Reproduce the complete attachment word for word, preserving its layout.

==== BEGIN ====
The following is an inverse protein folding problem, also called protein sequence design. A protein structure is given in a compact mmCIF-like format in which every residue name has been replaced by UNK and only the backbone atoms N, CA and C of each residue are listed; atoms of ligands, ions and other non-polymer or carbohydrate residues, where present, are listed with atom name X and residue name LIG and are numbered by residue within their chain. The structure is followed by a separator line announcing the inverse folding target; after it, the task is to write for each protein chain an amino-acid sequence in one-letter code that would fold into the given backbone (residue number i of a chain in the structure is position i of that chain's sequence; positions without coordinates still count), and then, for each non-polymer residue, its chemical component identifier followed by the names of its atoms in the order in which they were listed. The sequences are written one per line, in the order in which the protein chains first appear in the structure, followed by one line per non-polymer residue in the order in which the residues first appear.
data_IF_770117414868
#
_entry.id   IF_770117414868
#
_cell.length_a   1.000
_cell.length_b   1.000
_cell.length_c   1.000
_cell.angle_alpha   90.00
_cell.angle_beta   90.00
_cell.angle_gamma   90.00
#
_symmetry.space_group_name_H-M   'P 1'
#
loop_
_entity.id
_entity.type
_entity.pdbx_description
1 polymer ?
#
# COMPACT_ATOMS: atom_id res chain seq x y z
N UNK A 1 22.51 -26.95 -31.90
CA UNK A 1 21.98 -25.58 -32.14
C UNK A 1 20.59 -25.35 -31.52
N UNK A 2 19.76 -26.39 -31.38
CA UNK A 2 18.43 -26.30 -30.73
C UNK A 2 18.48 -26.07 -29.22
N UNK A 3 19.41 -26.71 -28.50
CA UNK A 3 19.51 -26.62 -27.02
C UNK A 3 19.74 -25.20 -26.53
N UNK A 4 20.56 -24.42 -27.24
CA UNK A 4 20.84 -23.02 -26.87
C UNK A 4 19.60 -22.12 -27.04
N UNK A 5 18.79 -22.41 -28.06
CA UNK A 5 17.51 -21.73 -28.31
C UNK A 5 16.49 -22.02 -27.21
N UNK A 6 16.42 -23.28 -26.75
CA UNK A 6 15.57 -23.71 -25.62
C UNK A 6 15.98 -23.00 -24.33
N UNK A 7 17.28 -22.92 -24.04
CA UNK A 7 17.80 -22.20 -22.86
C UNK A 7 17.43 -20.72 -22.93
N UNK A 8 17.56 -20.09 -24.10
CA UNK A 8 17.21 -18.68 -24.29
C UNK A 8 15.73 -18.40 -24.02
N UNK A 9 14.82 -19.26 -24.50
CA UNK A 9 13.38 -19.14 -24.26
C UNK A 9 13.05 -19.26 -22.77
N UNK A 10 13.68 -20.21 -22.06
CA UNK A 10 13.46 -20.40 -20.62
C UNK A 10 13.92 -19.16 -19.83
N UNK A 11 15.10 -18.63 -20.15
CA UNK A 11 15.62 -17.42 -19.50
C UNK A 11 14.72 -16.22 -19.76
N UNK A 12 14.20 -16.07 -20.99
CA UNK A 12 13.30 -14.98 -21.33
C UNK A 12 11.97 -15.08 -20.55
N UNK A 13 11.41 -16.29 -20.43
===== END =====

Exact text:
The following is an inverse protein folding problem, also called protein sequence design. A protein structure is given in a compact mmCIF-like format in which every residue name has been replaced by UNK and only the backbone atoms N, CA and C of each residue are listed; atoms of ligands, ions and other non-polymer or carbohydrate residues, where present, are listed with atom name X and residue name LIG and are numbered by residue within their chain. The structure is followed by a separator line announcing the inverse folding target; after it, the task is to write for each protein chain an amino-acid sequence in one-letter code that would fold into the given backbone (residue number i of a chain in the structure is position i of that chain's sequence; positions without coordinates still count), and then, for each non-polymer residue, its chemical component identifier followed by the names of its atoms in the order in which they were listed. The sequences are written one per line, in the order in which the protein chains first appear in the structure, followed by one line per non-polymer residue in the order in which the residues first appear.
data_IF_770117414868
#
_entry.id   IF_770117414868
#
_cell.length_a   1.000
_cell.length_b   1.000
_cell.length_c   1.000
_cell.angle_alpha   90.00
_cell.angle_beta   90.00
_cell.angle_gamma   90.00
#
_symmetry.space_group_name_H-M   'P 1'
#
loop_
_entity.id
_entity.type
_entity.pdbx_description
1 polymer ?
#
# COMPACT_ATOMS: atom_id res chain seq x y z
N UNK A 1 22.51 -26.95 -31.90
CA UNK A 1 21.98 -25.58 -32.14
C UNK A 1 20.59 -25.35 -31.52
N UNK A 2 19.76 -26.39 -31.38
CA UNK A 2 18.43 -26.30 -30.73
C UNK A 2 18.48 -26.07 -29.22
N UNK A 3 19.41 -26.71 -28.50
CA UNK A 3 19.51 -26.62 -27.02
C UNK A 3 19.74 -25.20 -26.53
N UNK A 4 20.56 -24.42 -27.24
CA UNK A 4 20.84 -23.02 -26.87
C UNK A 4 19.60 -22.12 -27.04
N UNK A 5 18.79 -22.41 -28.06
CA UNK A 5 17.51 -21.73 -28.31
C UNK A 5 16.49 -22.02 -27.21
N UNK A 6 16.42 -23.28 -26.75
CA UNK A 6 15.57 -23.71 -25.62
C UNK A 6 15.98 -23.00 -24.33
N UNK A 7 17.28 -22.92 -24.04
CA UNK A 7 17.80 -22.20 -22.86
C UNK A 7 17.43 -20.72 -22.93
N UNK A 8 17.56 -20.09 -24.10
CA UNK A 8 17.21 -18.68 -24.29
C UNK A 8 15.73 -18.40 -24.02
N UNK A 9 14.82 -19.26 -24.50
CA UNK A 9 13.38 -19.14 -24.26
C UNK A 9 13.05 -19.26 -22.77
N UNK A 10 13.68 -20.21 -22.06
CA UNK A 10 13.46 -20.40 -20.62
C UNK A 10 13.92 -19.16 -19.83
N UNK A 11 15.10 -18.63 -20.15
CA UNK A 11 15.62 -17.42 -19.50
C UNK A 11 14.72 -16.22 -19.76
N UNK A 12 14.20 -16.07 -20.99
CA UNK A 12 13.30 -14.98 -21.33
C UNK A 12 11.97 -15.08 -20.55
N UNK A 13 11.41 -16.29 -20.43